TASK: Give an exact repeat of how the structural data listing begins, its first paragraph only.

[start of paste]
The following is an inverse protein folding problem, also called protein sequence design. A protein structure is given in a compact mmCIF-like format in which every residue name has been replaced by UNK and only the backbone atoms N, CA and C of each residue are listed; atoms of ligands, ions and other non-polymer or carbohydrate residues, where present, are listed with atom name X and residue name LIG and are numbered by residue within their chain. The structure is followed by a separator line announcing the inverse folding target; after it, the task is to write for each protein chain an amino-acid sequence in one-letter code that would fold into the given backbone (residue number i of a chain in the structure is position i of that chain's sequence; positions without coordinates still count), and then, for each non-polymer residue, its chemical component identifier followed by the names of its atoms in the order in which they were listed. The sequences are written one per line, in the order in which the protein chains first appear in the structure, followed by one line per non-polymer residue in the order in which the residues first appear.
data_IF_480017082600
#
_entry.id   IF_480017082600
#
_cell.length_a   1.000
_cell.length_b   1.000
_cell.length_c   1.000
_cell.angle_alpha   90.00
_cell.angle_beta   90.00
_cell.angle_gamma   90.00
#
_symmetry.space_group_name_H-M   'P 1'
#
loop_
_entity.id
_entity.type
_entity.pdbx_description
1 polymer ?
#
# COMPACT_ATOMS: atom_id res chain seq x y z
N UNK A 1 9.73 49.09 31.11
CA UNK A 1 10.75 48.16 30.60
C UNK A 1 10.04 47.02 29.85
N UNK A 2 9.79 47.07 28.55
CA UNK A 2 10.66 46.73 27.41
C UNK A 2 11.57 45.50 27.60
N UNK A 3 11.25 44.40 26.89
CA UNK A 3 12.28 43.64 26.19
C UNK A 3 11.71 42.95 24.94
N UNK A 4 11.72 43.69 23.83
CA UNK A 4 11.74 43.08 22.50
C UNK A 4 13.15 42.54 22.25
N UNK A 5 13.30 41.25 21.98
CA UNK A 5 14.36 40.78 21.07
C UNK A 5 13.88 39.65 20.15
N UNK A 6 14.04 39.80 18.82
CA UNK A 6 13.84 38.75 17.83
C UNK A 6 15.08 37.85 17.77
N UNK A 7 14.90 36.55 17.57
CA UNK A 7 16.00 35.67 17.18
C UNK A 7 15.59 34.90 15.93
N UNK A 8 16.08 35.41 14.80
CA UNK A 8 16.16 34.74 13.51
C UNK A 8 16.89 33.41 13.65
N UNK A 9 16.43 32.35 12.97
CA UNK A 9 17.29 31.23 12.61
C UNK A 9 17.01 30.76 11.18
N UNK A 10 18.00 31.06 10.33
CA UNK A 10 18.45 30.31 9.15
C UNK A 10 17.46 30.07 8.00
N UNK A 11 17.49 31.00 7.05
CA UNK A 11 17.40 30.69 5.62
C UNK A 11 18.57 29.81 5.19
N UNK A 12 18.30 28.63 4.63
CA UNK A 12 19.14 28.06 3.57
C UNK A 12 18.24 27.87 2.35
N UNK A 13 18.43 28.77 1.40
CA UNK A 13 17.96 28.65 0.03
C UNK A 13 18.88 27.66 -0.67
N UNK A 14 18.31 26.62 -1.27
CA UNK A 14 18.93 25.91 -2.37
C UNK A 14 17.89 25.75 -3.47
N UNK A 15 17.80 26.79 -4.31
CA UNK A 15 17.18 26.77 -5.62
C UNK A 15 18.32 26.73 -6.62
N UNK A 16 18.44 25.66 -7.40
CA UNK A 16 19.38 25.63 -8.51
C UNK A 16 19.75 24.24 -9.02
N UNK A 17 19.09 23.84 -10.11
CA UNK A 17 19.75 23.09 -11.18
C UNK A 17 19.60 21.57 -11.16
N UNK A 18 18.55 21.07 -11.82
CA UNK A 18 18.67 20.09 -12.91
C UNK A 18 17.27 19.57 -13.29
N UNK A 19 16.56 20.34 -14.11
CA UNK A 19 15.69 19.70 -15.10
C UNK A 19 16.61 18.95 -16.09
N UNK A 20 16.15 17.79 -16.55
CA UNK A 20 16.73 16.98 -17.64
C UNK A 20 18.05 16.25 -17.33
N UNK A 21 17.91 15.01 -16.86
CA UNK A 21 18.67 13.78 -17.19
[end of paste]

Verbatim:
The following is an inverse protein folding problem, also called protein sequence design. A protein structure is given in a compact mmCIF-like format in which every residue name has been replaced by UNK and only the backbone atoms N, CA and C of each residue are listed; atoms of ligands, ions and other non-polymer or carbohydrate residues, where present, are listed with atom name X and residue name LIG and are numbered by residue within their chain. The structure is followed by a separator line announcing the inverse folding target; after it, the task is to write for each protein chain an amino-acid sequence in one-letter code that would fold into the given backbone (residue number i of a chain in the structure is position i of that chain's sequence; positions without coordinates still count), and then, for each non-polymer residue, its chemical component identifier followed by the names of its atoms in the order in which they were listed. The sequences are written one per line, in the order in which the protein chains first appear in the structure, followed by one line per non-polymer residue in the order in which the residues first appear.